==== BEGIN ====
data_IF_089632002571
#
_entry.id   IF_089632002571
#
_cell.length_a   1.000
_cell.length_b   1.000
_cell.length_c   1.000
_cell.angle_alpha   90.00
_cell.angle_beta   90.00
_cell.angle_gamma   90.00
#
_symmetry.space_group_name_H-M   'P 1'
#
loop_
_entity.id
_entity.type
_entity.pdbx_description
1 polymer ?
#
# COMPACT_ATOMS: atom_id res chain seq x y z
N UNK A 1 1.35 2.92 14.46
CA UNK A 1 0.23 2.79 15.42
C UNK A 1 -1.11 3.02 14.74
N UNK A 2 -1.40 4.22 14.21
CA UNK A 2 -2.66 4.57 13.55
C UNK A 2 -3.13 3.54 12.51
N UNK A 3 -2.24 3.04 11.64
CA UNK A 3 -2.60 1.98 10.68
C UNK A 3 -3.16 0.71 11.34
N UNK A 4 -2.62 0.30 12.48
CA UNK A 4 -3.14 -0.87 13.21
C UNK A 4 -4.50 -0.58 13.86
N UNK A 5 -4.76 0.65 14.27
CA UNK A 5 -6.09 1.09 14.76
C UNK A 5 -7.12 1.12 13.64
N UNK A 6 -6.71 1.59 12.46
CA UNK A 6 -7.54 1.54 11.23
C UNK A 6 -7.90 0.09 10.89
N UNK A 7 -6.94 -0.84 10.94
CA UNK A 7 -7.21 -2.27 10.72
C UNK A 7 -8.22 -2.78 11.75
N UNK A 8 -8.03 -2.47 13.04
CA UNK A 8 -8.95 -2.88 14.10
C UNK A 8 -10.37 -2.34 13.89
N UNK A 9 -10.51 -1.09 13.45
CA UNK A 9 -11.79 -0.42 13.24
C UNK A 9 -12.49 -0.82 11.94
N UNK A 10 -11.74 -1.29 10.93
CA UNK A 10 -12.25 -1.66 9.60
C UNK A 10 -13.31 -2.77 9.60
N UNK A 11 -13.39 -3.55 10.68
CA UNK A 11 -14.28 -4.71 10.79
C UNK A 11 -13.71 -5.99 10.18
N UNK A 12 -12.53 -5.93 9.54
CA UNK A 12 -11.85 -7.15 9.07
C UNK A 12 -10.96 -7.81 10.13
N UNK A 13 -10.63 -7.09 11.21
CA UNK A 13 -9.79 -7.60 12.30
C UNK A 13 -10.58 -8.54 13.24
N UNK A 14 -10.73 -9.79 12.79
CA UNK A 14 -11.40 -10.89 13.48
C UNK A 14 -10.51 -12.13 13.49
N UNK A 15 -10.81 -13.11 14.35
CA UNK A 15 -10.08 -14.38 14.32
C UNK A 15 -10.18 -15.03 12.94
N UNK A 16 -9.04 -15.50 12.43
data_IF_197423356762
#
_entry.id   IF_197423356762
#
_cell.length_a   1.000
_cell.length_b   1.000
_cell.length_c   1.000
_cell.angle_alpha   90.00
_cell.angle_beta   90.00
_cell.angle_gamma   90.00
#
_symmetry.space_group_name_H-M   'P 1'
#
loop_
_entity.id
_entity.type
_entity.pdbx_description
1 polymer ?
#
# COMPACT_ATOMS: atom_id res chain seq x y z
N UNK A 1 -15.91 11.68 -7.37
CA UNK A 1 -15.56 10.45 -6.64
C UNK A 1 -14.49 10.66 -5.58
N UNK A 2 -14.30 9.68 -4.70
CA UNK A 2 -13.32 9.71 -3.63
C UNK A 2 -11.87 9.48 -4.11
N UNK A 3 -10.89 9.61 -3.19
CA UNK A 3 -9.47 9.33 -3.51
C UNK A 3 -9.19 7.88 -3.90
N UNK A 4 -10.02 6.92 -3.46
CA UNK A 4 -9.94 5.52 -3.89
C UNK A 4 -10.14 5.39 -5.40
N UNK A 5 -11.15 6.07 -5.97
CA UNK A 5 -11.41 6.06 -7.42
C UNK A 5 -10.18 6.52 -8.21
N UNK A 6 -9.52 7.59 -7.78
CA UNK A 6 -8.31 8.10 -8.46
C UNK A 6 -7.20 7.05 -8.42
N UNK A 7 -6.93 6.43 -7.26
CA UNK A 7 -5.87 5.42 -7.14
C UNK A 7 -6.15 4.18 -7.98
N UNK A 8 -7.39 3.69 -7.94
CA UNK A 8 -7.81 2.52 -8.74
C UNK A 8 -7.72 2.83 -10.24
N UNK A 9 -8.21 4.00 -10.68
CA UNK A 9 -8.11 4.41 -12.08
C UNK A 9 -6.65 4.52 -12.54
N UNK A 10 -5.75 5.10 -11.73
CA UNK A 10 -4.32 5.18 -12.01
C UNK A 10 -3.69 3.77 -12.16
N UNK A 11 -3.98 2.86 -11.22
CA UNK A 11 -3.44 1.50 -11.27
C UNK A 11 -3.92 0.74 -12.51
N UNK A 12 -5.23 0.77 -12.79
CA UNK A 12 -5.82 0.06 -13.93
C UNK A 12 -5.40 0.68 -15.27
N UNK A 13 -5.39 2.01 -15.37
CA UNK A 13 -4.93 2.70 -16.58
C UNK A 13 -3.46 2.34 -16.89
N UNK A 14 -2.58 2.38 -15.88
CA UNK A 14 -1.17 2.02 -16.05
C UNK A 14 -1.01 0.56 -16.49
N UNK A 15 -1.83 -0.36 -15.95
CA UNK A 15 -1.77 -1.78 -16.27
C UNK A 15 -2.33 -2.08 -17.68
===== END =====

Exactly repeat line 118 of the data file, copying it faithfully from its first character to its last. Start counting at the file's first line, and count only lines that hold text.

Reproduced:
CA UNK A 11 -3.44 1.50 -11.27